1 Interesting Ghostwriting Secret: Expertise Not Needed


Recently, I took on a new ghostwriting client. A Pennsylvania-based personal injury lawyer hired me to ghostwrite some chapters into an already existing book about depositions. In our early conversations, I asked him if the writing will be technical and legal, since the target audience is attorneys.

“No,” he said, “it needs to be written at a third-grade level.”

“Good,” I responded, “because if you needed it legal, then you’d need my daughter because she’s in law school and has more expertise than me.”

I don’t need to be well-versed in law. That’s because in ghostwriting, there are two types of expertise: the subject matter and the writing.

The professional ghostwriter only needs to be a writing expert, specifically in how to best organize and write the information so it will be presented in the most compelling, convincing, authoritative, and accurate way possible.

The client is the subject matter expert, and he works with the ghostwriter to educate him so he can do the ghostwriting job the right way.

If I had to be an expert in everything I wrote about, I wouldn’t be ghostwriting about the wide variety of topics I’ve been fortunate enough to come across.

▪︎ I didn’t know the first thing about what happened inside the Los Angeles County Department of Children and Family Services, but Jerry Dominguez and Melinda Murphy did. What I knew was how to organize their material and present it in the most effective way. The result was “A Culture of Fear.”

▪︎ I can’t know what it was like to survive the Holocaust; that’s Eva Perlman’s domain. But I could look at her stories that became “Eva’s Uncommon Life” and know what needed to be kept and where to best put them.

▪︎ I didn’t almost die from a defective heart valve like Marc Lieberson did, but I knew that his unpublished story “All the Way Back” had to begin with him waking up from his coma.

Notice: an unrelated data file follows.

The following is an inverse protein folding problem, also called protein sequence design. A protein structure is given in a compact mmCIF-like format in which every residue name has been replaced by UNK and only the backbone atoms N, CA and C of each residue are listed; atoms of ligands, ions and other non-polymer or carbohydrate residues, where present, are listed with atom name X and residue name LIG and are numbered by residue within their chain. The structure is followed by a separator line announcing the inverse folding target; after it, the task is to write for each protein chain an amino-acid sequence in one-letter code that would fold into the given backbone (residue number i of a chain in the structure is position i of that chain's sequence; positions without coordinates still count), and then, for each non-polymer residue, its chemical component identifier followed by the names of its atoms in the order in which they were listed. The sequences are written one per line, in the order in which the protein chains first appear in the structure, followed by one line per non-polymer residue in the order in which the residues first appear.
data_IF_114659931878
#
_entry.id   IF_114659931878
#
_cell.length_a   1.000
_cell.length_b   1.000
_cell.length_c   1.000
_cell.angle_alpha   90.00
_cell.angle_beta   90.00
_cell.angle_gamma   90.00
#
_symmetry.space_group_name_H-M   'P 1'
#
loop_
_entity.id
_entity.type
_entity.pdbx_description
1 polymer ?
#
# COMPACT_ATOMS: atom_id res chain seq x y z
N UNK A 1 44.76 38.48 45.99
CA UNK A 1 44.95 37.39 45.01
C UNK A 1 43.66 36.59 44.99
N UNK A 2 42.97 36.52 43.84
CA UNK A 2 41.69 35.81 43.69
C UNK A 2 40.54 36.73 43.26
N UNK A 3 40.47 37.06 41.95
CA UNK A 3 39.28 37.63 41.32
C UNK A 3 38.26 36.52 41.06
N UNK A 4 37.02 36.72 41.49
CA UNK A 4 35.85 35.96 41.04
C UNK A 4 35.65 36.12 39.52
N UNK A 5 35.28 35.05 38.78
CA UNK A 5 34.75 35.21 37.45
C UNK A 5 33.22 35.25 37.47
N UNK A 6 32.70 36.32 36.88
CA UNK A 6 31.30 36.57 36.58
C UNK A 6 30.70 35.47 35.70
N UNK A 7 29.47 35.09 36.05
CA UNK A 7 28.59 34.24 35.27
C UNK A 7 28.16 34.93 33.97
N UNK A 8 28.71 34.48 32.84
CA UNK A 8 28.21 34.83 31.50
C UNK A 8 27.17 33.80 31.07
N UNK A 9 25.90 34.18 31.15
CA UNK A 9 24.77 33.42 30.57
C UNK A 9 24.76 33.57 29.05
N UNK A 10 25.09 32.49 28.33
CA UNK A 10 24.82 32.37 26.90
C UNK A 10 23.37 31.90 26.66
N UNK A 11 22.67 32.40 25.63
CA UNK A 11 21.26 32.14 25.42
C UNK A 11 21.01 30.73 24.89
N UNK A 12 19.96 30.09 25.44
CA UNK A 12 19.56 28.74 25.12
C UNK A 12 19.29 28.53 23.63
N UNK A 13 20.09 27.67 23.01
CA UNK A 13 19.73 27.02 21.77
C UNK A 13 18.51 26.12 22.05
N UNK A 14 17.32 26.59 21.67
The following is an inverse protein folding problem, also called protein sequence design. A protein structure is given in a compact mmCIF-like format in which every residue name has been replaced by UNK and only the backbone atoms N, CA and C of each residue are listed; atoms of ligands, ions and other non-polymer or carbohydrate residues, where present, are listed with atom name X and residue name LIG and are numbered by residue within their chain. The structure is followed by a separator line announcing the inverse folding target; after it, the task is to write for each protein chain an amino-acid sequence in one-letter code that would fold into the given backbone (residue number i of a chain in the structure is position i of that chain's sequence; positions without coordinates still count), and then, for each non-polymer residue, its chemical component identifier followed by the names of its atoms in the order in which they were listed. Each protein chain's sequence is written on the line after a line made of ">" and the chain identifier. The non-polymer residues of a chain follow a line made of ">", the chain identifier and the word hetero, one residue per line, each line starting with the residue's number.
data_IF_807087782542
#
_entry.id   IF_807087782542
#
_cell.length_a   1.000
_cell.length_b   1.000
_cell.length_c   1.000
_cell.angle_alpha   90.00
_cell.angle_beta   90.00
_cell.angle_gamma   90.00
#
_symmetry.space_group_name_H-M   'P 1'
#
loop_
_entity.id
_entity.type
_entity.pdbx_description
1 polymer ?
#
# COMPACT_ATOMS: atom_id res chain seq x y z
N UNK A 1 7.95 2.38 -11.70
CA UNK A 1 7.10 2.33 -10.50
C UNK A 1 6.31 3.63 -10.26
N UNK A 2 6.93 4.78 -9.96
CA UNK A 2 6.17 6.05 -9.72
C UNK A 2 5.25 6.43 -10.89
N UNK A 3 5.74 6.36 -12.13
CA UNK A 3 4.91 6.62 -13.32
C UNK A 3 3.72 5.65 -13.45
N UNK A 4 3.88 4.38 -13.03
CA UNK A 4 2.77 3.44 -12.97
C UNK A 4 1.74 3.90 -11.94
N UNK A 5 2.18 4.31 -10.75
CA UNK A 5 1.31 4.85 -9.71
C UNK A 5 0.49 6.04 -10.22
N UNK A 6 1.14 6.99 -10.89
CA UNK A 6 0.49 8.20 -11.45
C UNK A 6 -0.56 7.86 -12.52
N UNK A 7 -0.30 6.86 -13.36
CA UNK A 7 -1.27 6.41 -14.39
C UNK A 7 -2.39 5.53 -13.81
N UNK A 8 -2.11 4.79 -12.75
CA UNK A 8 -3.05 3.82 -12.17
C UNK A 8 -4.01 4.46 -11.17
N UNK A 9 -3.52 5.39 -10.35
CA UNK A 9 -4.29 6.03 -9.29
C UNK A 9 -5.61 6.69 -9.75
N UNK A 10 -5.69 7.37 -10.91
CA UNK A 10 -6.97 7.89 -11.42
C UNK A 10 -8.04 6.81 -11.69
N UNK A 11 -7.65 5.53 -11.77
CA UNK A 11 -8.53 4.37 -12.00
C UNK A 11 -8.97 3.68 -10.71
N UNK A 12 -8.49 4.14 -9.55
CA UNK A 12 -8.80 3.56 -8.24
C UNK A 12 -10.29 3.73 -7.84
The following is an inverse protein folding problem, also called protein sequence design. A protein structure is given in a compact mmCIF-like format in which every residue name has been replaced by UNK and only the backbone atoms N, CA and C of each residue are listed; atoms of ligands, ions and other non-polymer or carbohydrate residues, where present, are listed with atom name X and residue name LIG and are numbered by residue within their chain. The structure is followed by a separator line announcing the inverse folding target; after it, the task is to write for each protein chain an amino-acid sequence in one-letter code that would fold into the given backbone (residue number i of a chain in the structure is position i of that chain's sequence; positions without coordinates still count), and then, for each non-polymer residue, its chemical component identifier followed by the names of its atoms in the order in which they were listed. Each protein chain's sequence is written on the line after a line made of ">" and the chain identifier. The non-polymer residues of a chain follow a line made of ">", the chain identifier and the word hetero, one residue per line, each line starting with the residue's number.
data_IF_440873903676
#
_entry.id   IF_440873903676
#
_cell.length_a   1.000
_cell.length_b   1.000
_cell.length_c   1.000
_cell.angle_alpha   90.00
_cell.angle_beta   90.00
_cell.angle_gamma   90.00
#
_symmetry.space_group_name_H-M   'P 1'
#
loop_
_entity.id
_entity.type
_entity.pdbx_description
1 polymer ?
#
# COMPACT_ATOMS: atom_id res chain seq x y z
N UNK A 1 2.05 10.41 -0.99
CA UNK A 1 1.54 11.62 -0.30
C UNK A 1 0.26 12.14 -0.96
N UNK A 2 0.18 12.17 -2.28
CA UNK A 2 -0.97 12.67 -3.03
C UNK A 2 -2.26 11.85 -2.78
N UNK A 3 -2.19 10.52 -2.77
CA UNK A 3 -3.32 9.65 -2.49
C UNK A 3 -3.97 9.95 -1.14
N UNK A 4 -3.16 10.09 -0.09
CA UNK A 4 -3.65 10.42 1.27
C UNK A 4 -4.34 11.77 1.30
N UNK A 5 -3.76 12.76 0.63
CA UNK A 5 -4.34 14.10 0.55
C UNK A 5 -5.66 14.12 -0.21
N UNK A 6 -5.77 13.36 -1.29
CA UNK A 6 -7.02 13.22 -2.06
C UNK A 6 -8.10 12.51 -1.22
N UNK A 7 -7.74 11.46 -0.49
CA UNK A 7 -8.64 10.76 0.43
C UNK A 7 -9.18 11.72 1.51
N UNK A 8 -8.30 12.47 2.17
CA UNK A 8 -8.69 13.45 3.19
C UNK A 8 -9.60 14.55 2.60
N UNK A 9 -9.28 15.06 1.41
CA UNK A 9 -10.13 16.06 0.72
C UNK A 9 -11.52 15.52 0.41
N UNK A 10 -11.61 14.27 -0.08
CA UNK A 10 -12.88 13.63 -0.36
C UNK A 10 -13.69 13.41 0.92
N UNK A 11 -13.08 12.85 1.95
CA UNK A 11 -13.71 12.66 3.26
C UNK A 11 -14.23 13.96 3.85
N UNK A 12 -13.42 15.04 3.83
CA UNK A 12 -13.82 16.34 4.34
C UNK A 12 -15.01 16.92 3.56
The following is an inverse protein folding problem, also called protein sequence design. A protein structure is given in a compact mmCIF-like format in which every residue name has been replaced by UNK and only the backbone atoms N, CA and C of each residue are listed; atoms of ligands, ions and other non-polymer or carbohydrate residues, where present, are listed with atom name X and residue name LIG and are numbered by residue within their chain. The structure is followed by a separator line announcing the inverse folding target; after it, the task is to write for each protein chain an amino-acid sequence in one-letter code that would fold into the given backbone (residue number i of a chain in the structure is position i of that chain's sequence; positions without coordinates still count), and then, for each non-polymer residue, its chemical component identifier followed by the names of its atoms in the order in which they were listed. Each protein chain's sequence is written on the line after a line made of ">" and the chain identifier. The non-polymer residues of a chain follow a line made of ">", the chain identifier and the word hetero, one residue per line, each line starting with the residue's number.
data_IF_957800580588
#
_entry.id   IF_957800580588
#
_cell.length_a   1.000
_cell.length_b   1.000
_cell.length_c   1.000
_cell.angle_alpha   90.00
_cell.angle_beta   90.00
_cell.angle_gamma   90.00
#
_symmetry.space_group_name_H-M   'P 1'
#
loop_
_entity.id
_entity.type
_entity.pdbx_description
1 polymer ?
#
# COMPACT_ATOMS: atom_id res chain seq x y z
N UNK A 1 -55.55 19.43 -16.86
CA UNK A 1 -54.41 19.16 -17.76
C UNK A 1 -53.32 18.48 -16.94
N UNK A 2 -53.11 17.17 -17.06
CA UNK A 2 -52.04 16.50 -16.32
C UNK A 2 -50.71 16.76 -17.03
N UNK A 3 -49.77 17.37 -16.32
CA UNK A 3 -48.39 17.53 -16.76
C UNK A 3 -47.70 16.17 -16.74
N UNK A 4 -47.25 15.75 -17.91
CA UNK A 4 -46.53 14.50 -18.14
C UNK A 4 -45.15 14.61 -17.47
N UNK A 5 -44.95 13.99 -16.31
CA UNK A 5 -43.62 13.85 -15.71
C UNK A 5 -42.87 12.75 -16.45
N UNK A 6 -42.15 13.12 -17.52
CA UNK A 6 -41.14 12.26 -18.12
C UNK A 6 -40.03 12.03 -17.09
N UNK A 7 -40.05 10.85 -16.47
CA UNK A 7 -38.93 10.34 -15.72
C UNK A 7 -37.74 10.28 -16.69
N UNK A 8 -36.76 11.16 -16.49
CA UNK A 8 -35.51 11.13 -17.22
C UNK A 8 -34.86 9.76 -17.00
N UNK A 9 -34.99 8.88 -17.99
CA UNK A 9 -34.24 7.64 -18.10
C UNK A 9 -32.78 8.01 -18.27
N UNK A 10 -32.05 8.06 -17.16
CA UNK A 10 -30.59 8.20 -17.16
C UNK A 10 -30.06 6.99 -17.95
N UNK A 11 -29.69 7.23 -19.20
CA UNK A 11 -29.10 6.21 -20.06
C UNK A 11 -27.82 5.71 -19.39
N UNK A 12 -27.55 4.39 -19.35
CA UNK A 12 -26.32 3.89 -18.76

▪︎ I’ve never lived in Palm Springs, but John Stark does. He knows the sites to visit and the stories behind them. He demonstrates that capably in “What to See in Palm Springs.” I knew how to organize and fact check his details.

▪︎ I only have minimal knowledge about marketing, compared to Guy Powell. But he couldn’t have completed his book “The Post-COVID Marketing Machine” without my storytelling abilities.

▪︎ I didn’t marry a psychopath, have to fight and beat the state of Arizona over a ridiculously unfair judgment, then get the law changed so it could never happen again. But a client of mine did. It was my job to translate her stream-of-conscious journal entries and talk to her at length to get her amazing story told clearly and compellingly.

▪︎ I didn’t crash awards shows, concerts, the Universal Studios lot, and race car pits the way two current clients did. But I’m able to listen to their stories and present the best ones in the most entertaining way possible so the reader will react this way: “WHAT? Are you kidding me? Did they really do that? Oh my God! I wish I could do that!”

In each case, the clients provided the subject matter expertise, and I provided the ghostwriting expertise.

As for the personal injury lawyer, he and I met for an hour in which he provided me with slides from a Microsoft Powerpoint presentation that explained how he uses visual aids in depositions, which is the theme of the chapters he wants me to ghostwrite. I listened, took notes, asked questions, and came away with a good enough understanding that we will be able to collaborate on the chapters.

He has his expertise. My other clients have theirs. I have mine. And we all work together toward the common goal of putting out the best work in the best way possible.

That’s no secret.

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